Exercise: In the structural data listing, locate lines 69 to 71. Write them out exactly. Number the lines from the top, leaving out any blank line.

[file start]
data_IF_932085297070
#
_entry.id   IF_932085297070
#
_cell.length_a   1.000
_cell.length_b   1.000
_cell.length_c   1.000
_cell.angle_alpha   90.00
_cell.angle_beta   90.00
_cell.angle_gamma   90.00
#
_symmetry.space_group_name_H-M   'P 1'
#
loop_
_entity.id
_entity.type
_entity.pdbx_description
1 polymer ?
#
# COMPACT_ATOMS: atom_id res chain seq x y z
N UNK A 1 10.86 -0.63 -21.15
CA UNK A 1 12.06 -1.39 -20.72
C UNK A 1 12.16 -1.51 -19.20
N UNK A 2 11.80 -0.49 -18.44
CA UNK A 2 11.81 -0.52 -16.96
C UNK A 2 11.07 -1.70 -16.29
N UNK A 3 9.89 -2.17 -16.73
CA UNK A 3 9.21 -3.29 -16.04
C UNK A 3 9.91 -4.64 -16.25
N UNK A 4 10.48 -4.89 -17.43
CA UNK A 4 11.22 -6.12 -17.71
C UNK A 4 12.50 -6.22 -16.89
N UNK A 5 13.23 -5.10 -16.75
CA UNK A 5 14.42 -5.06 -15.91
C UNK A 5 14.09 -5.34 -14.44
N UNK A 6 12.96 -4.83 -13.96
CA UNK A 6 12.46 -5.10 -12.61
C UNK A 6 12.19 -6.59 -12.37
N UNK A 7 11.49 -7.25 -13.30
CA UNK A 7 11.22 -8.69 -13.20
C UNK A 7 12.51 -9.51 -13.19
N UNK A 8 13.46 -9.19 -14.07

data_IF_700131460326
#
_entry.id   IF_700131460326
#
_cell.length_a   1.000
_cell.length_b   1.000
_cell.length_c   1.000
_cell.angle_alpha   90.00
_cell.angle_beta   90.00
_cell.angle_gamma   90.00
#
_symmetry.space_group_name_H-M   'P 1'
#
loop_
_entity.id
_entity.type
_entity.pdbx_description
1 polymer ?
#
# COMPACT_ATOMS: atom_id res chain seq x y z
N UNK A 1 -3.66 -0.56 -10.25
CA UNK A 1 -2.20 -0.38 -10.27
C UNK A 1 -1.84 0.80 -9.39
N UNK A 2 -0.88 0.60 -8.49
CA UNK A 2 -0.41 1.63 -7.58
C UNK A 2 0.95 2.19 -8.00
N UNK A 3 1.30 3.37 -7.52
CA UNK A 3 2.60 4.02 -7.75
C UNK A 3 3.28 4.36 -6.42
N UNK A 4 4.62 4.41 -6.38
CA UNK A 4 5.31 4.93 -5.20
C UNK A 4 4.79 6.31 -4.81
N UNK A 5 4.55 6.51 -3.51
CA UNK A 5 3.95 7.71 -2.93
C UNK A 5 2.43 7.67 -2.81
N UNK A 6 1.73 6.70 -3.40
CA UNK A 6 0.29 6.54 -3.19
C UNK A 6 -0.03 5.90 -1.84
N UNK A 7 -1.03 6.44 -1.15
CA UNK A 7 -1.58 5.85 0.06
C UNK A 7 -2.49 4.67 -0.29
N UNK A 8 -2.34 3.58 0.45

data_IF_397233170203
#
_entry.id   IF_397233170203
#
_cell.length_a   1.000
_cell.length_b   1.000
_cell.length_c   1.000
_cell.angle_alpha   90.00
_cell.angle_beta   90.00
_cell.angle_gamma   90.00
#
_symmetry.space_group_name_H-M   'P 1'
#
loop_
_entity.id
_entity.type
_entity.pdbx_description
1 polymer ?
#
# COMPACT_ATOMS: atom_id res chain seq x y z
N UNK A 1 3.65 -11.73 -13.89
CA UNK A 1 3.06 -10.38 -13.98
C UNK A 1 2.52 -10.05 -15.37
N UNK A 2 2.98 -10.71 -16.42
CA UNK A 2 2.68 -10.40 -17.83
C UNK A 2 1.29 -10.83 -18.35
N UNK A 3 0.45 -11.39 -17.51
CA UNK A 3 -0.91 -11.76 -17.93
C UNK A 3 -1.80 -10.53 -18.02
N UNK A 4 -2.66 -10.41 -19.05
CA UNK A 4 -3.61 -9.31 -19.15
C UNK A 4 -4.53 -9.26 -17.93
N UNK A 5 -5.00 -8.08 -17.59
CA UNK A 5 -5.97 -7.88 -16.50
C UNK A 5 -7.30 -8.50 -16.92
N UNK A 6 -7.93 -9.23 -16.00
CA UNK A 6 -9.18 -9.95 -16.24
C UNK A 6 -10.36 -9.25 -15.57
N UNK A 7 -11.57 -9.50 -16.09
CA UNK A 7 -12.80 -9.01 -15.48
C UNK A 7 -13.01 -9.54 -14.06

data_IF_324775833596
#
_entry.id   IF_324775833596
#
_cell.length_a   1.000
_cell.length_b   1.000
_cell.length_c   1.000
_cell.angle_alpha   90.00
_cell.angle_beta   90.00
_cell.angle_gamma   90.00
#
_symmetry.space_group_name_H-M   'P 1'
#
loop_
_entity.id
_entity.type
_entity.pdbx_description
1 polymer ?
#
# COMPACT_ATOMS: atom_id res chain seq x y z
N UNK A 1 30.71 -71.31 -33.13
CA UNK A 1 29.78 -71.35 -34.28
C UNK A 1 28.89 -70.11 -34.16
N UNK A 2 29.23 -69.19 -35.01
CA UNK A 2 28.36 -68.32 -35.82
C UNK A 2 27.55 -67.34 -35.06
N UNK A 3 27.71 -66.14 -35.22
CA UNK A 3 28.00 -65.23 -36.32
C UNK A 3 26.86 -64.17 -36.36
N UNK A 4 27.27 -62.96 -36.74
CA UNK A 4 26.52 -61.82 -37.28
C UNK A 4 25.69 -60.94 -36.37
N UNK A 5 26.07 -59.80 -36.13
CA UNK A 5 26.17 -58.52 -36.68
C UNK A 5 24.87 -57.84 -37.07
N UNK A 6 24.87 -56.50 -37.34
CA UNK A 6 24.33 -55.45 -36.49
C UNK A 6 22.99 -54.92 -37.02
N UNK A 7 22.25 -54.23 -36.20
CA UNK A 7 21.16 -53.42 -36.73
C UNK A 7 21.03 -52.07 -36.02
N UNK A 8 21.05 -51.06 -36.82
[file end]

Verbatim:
N UNK A 3 1.30 3.37 -7.52
CA UNK A 3 2.60 4.02 -7.75
C UNK A 3 3.28 4.36 -6.42